L’Umbracle is another picturesque view within the Art and Sciences area. It is an open arch structure home to various plants native to Valencia, such as lavender, honeysuckle and rosemary. It also contains a few art sculptures by some famous artists, such as Yoko Ono.

L'Umbracle, Valencia

L'Umbracle, Valencia

Turia Gardens

The City of Arts and Sciences is at the South of the Turia Gardens which is a pretty walk. Or, if you plan on seeing a bigger portion of the Gardens, I would suggest hiring bikes.

Turia Gardens, Valencia

This space was once the location of the river Turia until severe flooding meant local authorities needed to divert the river’s course away from Valencia. Now the Turia Gardens are home to lots of brightly coloured flowers, a slide park, a basketball court, a cafe, a Bioparc (zoo) at the far end, which we, disastrously, wandered to see. When we were almost there the heavens opened. Instead we ended up in an industrial park in burger king until the weather let up and by this point it was too late to go anymore! True Spanish tourism…

My favourite stop on our walk through the Gardens was Gulliver’s Parque. We saw this park on our cab ride back to the airport on our last visit. At first glance it just looks like a playground with really big slides all fitted together. On further inspection, it’s a huge 70 metre structure of Gulliver from the Jonathan Swift novels. The kids (and adults) playing on this whimsical structure are whisked away to a world where they too are Lilliputians climbing all over Gulliver. It’s a great concept!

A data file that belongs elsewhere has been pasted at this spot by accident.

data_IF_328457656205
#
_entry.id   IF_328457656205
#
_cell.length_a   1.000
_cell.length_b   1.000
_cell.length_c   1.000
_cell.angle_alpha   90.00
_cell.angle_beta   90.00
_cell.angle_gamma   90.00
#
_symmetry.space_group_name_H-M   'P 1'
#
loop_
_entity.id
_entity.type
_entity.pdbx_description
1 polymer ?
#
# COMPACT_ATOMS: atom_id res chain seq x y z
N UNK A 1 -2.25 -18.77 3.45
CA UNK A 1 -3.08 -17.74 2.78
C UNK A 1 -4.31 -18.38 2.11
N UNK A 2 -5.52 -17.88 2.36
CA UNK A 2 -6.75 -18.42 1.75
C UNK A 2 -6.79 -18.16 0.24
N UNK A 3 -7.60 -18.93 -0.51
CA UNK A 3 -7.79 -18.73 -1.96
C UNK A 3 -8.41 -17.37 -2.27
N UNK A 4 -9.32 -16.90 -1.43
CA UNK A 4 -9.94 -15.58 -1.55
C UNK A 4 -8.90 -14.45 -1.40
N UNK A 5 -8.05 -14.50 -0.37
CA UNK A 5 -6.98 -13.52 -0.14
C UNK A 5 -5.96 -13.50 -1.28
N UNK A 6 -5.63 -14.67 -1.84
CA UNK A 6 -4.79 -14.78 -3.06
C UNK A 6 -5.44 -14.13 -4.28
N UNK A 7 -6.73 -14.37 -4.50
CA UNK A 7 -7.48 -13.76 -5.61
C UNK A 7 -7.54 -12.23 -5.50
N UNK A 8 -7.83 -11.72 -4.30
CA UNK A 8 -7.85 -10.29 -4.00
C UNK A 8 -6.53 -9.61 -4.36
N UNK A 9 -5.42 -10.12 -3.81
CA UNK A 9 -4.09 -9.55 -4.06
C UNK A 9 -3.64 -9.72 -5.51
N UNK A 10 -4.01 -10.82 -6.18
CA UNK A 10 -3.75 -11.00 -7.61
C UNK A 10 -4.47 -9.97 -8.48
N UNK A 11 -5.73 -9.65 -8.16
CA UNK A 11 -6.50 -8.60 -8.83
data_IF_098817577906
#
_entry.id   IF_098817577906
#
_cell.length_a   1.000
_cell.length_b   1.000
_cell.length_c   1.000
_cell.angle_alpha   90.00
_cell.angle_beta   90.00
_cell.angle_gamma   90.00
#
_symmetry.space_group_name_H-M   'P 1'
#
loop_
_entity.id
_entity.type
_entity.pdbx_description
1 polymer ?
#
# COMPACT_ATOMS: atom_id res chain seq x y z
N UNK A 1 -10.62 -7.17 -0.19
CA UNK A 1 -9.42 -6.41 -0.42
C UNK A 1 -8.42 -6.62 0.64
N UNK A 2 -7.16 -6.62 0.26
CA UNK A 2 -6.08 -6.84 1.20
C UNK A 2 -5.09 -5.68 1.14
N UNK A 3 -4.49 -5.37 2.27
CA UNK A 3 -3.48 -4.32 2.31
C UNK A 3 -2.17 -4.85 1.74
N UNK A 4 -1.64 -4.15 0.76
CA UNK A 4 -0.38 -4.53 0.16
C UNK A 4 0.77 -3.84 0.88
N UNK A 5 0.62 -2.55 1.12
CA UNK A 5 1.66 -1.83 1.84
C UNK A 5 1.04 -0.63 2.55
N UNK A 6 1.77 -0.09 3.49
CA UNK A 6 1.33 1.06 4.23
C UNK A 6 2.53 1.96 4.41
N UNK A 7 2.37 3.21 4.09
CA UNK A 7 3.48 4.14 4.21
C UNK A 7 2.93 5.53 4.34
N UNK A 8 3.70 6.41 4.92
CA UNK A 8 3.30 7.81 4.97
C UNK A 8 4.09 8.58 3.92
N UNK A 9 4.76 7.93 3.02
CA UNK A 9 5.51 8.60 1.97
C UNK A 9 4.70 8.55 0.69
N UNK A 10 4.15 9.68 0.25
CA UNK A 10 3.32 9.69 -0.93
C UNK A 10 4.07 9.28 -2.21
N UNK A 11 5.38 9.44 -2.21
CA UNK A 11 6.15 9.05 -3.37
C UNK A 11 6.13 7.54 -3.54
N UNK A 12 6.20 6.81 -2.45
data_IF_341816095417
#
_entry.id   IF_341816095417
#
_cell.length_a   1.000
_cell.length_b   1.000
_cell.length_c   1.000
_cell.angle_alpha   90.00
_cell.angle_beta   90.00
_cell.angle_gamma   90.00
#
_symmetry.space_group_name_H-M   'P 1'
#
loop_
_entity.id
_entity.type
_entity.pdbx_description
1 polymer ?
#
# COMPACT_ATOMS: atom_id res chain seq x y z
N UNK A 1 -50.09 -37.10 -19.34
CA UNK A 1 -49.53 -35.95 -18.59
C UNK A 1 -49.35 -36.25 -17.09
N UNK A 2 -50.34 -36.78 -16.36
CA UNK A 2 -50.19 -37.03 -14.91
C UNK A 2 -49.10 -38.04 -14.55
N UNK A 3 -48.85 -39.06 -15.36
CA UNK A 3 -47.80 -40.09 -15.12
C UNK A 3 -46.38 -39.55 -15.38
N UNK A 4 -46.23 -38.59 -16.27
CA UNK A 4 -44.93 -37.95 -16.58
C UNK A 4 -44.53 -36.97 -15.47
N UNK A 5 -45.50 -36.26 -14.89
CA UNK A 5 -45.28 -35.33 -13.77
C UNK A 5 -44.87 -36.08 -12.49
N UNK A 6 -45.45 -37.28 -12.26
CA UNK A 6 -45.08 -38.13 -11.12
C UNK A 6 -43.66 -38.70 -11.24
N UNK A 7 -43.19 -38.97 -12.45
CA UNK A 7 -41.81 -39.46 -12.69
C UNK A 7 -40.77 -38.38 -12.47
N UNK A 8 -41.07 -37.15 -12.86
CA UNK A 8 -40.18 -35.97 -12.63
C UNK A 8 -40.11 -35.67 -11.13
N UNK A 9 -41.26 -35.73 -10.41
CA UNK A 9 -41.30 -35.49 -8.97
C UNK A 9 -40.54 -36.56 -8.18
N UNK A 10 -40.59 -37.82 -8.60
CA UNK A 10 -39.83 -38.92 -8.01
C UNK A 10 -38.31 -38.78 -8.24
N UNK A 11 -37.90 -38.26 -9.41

Gullivers Park, Valencia

Gullivers Park, Valencia

We had an absolute blast. I haven’t been able to fit down a slide since about 10 years old, hence, I really embraced it! They aren’t like those slides that have excess friction either; the kind you have to hoist yourself down with all your might because you get stuck. Oh no, I almost catapulted off the end of this giant slide into the hard gravel floor! Also, I did not dress appropriately and would urge you all to deeply consider wearing something that covers you up so you don’t incur third degree slide burns! Though, this was an easy price to pay to act like a kid again.

Valencia City Centre

On this particular trip we didn’t venture into the city centre because we had seen most of the tourist attractions on our first trip. Also we were only in Valencia for three nights.